The Art of Armenian Ceramicist David Ohannessian in Jerusalem
To learn about the Armenian presence in Jerusalem all you have to do is wander around the city. Ceramicist David Ohannessian has carried the ceramic art of Armenians of Kütahya to Jerusalem, and since then his works have become the inseparable part of the city.
In the early twentieth century, David Ohannessian (1884-1953) revived the sixteenth-century Armenian techniques of painted tiles, and restored and created monumental works throughout the Middle East and in Europe.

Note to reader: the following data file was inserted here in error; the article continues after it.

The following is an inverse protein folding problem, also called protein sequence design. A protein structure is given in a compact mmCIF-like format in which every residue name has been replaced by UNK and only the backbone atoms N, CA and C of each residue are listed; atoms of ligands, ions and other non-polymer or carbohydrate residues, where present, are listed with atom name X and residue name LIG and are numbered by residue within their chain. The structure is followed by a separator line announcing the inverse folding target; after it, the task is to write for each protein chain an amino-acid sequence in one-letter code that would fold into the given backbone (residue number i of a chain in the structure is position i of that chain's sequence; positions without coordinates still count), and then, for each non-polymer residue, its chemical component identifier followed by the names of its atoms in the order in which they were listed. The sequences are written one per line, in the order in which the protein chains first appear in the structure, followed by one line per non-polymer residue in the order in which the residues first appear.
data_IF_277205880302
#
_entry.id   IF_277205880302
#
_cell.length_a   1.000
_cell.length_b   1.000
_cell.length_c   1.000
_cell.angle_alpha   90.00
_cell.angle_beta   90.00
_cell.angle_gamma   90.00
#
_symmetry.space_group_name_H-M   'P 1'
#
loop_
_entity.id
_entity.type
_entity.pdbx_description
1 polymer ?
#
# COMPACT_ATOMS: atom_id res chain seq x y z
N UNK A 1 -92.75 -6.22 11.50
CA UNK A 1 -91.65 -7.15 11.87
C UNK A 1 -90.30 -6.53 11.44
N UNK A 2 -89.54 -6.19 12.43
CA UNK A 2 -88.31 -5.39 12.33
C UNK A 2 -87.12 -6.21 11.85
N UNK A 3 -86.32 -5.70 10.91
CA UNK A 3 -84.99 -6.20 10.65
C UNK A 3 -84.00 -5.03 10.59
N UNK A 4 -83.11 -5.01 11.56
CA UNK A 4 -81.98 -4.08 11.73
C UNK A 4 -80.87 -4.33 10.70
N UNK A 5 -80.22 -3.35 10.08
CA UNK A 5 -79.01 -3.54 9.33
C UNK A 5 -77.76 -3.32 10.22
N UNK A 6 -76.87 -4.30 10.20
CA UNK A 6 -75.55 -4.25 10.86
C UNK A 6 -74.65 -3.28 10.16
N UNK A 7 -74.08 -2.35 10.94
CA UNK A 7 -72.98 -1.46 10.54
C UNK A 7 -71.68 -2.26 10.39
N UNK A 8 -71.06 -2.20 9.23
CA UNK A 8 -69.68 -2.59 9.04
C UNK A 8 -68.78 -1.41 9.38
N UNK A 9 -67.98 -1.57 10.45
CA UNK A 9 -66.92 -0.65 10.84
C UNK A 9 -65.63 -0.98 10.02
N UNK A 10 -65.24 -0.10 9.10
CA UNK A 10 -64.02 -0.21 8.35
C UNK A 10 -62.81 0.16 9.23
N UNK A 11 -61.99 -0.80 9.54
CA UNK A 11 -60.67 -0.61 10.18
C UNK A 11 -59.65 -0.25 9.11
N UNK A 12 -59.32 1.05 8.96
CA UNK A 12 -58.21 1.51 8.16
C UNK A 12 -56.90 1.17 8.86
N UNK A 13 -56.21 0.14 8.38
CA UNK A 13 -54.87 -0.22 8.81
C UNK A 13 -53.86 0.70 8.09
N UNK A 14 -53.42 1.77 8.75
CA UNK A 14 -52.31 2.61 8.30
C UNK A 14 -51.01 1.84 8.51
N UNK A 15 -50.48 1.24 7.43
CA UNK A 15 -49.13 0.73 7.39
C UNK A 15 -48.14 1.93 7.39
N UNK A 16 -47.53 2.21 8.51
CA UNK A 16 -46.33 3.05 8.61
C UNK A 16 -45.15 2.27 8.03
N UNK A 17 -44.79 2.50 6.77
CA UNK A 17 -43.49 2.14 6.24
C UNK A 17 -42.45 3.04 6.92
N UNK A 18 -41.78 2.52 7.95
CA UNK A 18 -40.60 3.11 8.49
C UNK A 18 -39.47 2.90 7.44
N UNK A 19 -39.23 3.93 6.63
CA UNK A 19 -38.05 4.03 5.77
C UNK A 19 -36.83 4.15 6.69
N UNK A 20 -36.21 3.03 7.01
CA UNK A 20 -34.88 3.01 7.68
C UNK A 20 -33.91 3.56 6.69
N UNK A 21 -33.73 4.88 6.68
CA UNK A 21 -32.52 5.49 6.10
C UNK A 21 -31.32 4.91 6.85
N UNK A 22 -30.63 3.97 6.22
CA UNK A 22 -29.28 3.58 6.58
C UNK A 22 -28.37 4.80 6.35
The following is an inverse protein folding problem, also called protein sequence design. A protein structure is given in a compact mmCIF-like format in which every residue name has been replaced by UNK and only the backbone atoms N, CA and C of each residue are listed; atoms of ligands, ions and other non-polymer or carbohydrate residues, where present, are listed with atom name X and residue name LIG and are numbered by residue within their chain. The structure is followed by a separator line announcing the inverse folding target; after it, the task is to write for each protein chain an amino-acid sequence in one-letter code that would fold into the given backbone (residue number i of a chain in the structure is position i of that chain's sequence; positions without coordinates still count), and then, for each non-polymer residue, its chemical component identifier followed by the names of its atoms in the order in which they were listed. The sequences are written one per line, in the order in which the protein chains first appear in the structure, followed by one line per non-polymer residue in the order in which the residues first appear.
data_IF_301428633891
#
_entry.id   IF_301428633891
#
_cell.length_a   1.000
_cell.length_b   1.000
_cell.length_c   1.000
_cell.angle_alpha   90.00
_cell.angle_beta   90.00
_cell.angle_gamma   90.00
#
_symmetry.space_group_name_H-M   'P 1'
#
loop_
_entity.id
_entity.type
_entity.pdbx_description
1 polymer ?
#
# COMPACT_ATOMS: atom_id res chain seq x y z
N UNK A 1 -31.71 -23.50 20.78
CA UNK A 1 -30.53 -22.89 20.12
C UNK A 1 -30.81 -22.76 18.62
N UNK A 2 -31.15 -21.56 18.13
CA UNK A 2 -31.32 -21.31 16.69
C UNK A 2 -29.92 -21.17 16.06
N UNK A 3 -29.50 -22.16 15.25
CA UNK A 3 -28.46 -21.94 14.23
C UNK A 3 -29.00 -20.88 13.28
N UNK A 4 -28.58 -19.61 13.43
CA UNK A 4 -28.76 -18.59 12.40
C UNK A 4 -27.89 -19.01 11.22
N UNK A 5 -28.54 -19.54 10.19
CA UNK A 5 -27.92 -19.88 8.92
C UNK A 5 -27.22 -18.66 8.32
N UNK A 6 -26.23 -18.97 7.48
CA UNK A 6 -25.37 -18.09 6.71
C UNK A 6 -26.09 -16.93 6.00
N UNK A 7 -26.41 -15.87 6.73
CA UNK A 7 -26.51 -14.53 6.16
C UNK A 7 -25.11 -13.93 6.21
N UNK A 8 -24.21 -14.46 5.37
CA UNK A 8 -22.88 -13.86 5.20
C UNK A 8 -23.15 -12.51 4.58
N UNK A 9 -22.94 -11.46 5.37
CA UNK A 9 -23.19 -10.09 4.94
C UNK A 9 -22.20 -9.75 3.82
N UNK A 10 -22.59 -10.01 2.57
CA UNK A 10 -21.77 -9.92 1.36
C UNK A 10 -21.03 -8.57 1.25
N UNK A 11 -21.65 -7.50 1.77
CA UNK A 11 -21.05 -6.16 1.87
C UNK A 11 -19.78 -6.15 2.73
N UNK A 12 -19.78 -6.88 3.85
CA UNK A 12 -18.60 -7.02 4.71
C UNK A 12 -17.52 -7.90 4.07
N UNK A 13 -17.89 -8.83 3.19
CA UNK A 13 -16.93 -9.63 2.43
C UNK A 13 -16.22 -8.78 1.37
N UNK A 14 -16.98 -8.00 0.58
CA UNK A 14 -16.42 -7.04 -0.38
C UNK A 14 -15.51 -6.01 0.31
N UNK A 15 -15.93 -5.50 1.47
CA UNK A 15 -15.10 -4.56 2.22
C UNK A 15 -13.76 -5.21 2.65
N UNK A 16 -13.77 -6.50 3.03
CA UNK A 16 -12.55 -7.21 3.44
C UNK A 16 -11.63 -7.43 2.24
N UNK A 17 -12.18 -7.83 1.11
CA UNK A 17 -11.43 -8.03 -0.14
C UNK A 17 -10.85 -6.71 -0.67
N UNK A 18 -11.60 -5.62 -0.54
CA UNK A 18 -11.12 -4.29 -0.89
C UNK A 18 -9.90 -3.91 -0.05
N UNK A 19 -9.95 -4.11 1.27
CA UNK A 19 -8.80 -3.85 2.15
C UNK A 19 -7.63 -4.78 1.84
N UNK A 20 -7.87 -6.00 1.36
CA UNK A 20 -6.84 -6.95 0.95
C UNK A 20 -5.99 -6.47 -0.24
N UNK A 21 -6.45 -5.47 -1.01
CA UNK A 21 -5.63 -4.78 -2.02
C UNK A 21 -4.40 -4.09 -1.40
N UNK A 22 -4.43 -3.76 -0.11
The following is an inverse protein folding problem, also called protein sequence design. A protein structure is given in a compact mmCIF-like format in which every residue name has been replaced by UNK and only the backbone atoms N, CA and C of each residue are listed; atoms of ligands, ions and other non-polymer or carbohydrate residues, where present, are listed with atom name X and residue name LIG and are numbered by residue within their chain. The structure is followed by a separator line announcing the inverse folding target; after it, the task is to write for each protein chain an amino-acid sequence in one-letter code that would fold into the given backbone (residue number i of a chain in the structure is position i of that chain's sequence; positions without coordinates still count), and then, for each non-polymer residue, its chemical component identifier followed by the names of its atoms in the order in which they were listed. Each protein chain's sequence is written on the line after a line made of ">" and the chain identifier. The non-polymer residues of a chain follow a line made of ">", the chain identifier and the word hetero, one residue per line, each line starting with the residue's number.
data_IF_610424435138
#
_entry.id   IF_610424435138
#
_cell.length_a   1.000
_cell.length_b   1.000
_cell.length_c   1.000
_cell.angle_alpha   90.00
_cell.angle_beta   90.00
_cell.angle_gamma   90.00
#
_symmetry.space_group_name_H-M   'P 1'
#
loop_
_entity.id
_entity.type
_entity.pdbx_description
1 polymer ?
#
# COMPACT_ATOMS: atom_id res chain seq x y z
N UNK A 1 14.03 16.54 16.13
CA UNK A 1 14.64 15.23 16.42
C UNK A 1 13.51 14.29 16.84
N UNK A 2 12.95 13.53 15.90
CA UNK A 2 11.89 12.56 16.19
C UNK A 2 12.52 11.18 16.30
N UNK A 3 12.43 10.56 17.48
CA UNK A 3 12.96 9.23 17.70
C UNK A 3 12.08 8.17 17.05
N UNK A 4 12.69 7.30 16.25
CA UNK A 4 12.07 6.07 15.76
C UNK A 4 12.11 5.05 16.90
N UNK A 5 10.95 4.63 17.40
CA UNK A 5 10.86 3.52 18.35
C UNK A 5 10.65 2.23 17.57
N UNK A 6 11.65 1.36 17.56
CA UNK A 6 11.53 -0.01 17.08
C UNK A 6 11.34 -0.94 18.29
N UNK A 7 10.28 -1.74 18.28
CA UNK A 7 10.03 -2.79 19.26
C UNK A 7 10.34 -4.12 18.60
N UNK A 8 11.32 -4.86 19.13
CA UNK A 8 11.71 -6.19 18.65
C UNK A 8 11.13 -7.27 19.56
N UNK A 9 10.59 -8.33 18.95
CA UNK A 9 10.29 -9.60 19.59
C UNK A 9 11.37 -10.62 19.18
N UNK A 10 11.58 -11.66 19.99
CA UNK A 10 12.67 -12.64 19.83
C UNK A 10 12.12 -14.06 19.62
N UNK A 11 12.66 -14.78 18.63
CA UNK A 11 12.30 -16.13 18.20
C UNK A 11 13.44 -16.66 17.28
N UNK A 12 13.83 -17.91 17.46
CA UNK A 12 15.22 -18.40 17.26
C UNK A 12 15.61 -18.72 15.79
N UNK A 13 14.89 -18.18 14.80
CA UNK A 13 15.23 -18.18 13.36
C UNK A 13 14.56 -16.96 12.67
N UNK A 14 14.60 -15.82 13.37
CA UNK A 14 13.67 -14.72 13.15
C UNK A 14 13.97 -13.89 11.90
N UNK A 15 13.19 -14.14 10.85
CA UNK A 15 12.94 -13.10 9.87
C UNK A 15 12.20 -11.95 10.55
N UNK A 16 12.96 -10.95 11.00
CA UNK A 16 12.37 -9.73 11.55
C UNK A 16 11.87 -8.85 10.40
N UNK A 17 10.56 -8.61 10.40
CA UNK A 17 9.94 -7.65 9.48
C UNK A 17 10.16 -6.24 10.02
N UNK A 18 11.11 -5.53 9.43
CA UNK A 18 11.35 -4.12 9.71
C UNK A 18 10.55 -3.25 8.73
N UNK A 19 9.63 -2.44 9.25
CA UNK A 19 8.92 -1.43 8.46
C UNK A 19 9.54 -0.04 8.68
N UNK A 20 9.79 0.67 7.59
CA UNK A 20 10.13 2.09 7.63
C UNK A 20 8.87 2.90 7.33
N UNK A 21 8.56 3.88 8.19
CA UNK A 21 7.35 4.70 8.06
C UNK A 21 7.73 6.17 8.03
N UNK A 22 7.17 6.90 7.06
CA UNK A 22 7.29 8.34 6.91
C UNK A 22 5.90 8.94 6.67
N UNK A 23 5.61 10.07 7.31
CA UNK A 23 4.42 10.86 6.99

In 1916, during the Armenian Genocide, Ohannessian was arrested, sentenced to death, and deported into the Syrian desert of Deir Zor. He and his young family nearly succumbed to typhus and starvation, but emerged from the desert and entered into the community of refugees in Aleppo.
In late 1918, British diplomat Mark Sykes encountered Ohannessian there and connected the artist with the new Military Governor of Jerusalem, Ronald Storrs, who was seeking a ceramist to restore the tiles of the Dome of the Rock.
In early 1919, Ohannessian traveled to Palestine, where he re-established his art, adapting it to the local materials. His work left a permanent aesthetic imprint on the city of Jerusalem.